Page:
Cesium and cobalt-60 in US Pacific coast seaweed.

SimplyInfo has a new item about radioactive contamination of seaweed off Washington state:

New testing done by Worcester Polytechnic Institute, Dept. of Civil and Environmental Engineering found Fukushima cesium in US Pacific sea weed. The samples were standardized against a known amount of cesium 137 and cobalt 60. The finding of cesium 134 would indicate this is at least partially from the Fukushima nuclear disaster.

“Washington State Pacific coast eel weed sample contained 0.22 pCi/g of Cs134 and 0.24 pCi/g of Cs137. It also contained 0.1 pCi/g of Co60”
These values converted to the more common bq/kg are:
Cesium 134: 8.14 Bq/Kg
Cesium 137: 8.88 Bq/Kg
Cobalt 60: 3.7 Bq/Kg

I have not been able to get more information as to when the sample was collected and tested, only that this is a “new” test.

The significant thing about this measurement is that the amount of cesium-134 is 92% of the amount of cesium-137. This corresponds approximately to the ratio of 134 to 137 that was found in March 2011. Values of samples collected today contaminated with March 2011 fallout only would indicate 134 levels to be less than half of 137. Therefore this is new fallout.

Caesium-134 has a half-life of 2.0652 years. It is produced both directly (at a very small yield because 134Xe is stable) as a fission product and via neutron capture from nonradioactive Cs-133 (neutron capture cross section 29 barns), which is a common fission product. Caesium 134 is not produced via beta decay of other fission product nuclides of mass 134 since beta decay stops at stable 134Xe. It is also not produced by nuclear weapons because 133Cs is created by beta decay of original fission products only long after the nuclear explosion is over. (Wikipedia)

This would indicate that the seaweed sample has undergone atmospheric contamination from a recently emitted plume, that originated as a result of fission or a criticality.

The presence of cobalt-60 implies a criticality has occurred:

Cobalt-60, 60Co, is a synthetic radioactive isotope of cobalt with a half-life of 5.27 years. It is produced artificially by neutron activation of the isotope 59Co. (Wikipedia)

Cobalt-60 is an activation product which is produced from activation of cobalt-59 by free neutrons.

Again, I do not know the provenance of this result, so take this for what it is worth.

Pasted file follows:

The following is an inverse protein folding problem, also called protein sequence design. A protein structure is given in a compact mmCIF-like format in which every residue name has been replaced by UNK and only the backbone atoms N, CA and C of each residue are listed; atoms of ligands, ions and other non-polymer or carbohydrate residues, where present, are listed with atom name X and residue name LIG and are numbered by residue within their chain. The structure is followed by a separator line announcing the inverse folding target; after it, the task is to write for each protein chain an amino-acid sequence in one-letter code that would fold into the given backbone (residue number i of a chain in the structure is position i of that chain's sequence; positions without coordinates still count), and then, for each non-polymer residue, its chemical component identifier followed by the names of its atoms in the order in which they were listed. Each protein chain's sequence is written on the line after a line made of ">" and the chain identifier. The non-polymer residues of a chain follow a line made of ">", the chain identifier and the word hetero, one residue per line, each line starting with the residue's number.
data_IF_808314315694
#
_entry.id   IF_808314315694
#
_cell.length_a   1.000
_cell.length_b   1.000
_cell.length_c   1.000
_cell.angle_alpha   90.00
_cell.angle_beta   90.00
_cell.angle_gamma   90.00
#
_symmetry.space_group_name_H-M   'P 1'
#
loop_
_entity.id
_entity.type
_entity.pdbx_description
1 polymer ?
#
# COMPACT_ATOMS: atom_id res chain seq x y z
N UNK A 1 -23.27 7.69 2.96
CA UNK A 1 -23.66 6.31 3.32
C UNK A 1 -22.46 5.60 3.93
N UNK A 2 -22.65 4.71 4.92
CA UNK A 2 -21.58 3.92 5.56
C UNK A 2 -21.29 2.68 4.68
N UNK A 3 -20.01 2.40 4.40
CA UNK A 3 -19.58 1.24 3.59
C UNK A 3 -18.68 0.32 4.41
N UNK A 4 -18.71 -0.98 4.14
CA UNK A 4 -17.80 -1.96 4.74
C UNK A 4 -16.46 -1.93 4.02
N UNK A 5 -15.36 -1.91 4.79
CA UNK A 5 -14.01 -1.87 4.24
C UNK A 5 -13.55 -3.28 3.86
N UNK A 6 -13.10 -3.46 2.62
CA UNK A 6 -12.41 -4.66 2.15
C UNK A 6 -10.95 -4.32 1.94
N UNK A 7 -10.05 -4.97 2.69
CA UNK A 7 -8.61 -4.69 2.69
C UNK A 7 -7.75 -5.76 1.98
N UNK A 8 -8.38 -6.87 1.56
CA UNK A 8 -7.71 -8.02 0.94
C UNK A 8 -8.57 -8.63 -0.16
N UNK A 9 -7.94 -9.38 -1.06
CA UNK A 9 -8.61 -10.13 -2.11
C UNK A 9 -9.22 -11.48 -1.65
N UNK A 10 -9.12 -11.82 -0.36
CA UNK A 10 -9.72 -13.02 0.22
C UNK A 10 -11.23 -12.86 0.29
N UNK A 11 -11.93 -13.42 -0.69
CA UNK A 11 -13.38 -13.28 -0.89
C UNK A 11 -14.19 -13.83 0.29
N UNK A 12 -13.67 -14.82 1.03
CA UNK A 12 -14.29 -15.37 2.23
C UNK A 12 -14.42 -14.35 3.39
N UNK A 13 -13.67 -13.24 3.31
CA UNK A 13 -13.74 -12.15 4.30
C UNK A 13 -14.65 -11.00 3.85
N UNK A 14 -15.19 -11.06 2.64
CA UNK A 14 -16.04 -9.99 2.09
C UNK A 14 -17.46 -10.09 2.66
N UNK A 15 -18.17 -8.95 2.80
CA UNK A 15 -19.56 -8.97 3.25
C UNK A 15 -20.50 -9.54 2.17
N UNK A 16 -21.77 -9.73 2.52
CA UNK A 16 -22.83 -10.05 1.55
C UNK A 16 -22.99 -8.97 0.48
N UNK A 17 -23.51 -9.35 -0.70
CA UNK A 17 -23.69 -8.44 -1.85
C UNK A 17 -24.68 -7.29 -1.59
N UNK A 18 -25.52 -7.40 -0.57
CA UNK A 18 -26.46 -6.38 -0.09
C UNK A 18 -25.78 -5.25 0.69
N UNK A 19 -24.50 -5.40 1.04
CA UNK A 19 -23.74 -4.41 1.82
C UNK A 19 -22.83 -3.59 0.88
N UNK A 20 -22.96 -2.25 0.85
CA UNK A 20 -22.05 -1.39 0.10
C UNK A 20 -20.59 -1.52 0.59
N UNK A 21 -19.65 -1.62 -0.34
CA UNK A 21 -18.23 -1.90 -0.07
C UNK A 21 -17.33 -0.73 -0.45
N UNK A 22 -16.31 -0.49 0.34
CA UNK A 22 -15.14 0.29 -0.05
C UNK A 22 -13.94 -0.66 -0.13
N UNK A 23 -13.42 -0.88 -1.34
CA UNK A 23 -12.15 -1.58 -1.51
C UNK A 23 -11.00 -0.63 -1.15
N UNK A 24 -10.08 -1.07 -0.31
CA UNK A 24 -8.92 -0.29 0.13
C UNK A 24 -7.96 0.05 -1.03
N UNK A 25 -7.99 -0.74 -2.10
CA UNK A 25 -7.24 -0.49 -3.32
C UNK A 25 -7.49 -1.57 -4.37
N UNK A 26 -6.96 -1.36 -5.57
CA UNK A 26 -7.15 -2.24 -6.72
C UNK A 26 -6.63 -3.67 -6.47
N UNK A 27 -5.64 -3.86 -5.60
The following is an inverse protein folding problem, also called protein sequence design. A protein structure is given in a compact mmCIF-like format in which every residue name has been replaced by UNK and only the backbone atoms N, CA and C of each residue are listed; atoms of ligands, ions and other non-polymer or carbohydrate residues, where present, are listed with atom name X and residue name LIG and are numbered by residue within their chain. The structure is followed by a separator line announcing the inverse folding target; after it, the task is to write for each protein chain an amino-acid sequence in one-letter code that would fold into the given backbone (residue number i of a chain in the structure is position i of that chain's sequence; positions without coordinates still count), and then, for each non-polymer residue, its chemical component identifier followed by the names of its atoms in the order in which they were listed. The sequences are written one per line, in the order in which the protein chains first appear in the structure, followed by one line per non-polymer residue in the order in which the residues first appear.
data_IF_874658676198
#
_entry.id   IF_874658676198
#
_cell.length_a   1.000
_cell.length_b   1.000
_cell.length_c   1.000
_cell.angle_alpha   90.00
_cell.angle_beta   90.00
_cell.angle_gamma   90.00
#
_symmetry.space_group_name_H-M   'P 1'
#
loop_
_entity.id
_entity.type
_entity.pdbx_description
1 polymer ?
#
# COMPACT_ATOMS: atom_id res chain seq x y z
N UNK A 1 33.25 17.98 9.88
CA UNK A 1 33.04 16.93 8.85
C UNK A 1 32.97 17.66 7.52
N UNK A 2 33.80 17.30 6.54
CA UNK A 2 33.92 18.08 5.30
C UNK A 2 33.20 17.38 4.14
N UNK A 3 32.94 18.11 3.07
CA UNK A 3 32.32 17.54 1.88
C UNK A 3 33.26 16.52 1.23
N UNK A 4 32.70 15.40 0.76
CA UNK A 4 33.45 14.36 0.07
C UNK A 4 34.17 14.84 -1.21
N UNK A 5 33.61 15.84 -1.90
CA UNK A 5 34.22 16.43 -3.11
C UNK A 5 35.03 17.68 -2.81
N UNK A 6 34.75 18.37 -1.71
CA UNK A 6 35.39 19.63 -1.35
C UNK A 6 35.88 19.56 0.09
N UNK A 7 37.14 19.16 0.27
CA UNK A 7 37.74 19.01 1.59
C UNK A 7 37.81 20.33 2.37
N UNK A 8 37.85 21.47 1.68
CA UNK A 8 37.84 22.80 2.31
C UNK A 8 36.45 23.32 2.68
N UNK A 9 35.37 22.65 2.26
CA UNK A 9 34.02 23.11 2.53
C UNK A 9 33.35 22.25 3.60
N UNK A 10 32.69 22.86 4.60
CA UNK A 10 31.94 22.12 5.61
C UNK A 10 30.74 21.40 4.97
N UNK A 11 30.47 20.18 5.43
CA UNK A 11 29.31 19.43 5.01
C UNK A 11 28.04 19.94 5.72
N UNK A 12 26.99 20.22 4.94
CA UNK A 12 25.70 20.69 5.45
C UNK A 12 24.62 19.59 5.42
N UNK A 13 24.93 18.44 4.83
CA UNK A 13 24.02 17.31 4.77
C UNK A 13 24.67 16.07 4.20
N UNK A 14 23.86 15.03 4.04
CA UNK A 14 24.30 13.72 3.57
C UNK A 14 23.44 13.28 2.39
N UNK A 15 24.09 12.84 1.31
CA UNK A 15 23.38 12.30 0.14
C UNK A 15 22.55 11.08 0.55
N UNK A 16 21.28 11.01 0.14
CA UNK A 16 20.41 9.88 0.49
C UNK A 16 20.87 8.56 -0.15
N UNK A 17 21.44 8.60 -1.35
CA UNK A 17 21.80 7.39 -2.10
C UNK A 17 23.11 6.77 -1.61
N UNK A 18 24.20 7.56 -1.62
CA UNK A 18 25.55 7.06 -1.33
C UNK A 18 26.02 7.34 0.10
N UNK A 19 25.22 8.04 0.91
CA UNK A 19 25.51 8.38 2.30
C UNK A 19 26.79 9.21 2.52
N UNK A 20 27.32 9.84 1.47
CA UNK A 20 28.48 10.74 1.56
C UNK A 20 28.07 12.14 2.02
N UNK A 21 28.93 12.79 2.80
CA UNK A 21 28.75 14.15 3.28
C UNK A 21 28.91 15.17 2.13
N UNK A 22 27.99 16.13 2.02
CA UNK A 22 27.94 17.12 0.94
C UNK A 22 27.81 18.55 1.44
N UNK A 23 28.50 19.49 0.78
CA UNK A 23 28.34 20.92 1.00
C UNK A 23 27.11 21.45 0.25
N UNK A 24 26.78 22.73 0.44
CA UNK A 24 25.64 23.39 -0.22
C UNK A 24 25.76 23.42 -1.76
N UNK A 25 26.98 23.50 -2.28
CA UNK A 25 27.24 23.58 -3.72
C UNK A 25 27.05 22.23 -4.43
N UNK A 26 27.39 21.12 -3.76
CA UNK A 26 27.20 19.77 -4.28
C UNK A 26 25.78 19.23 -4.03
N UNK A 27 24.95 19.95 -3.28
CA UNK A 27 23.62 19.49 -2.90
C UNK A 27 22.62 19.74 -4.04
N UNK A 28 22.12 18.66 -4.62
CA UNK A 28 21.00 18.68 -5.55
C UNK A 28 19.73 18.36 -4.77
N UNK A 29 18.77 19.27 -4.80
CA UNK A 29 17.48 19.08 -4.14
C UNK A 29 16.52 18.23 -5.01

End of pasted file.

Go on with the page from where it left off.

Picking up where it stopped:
11 thoughts on “Cesium and cobalt-60 in US Pacific coast seaweed.

  1. In utero exposure to cobalt radiation has been extensively studied in animal species, and may elicit substantial effects across many organ systems of the developing organism. Organs known to be affected include the brain, eyes, hair, kidney, liver, ovaries, pituitary, skeleton (including cleft palate, shortened digits, fused digits, and other gross abnormalities), spleen, teeth, testes, and thyroid. 60 Co radiation in utero has also shown to cause functional alterations, including
    postnatal growth retardation, neurobehavioral changes, hormonal production, alterations in hepatic enzymes, and diabetes mellitus. In utero irradiation with cobalt also leads to increased tumor incidence later in life.

    http://www.atsdr.cdc.gov/ToxProfiles/tp.asp?id=373&tid=64

  2. I was not able to find out how much cobalt is used in alloys, but common sense tells me it should be a small portion. These numbers of cobalt comparable to Cs are somewhat strange for me.Could this be the explanation:
    “In the marine environment cobalt is needed by blue-green algae (cyanobacteria) and other nitrogen fixing organisms”
    http://www.lenntech.com/periodic/elements/co.htm
    or it is just too much? The same questions torture me about Cs134/ Cs137. Isn`t Sc134 too much in Fukushima, compared with Chernobyl?

    • Fukushima is so much worse than Chernobyl, that it has become meaningless to compare them (in terms of severity). The only thing to compare it to is the atmospheric nuclear tests of the 50s and 60s. The only single bomb you can compare Fuku to is the Castle Bravo blast of 1954, which released 7 times more radionuclides than the Tsar Bomba (biggest nuke blast of all time).

  3. I have been posting for weeks On outside sites your article, sorry if it bring some trolls ! but they are so dumb sometimes they make me laugh lol

  4. I’m curious to know why any info concerning isotopic iodine are neglected.

    Where’s the original press release from WPI?
    Note that the story on simplyinfo has no apparent linked origin.

    http://www.wpi.edu/academics/eve.html

    Where’s the beef?

    I cannot add my comment to their site without Gravatar’s javascript disabled. They are the one’s that track one’s image associated with username on fukudiary, here, simplyinfo, et al. Note that any post made on fuku-diary has a “snowflake”-like image associated that never changes – that’s Gravatar.

    • Really, wouldn’t radio-iodine be more concernng to those that know the half-life length of I-129?
      Also, would not any I-131 detections be thought-provoking?

      I feel that we have all been robbed of vital data.

      • That’s why I was hedging… at any rate, whenever this detection occurred, cobalt-60 was found. This isotope is nasty, and I haven’t heard about it before in the US.

        • Very true. I am grateful that you have brought this forth.

          It has not been heard of before likely because damn few test for it, and even fewer release candid results.

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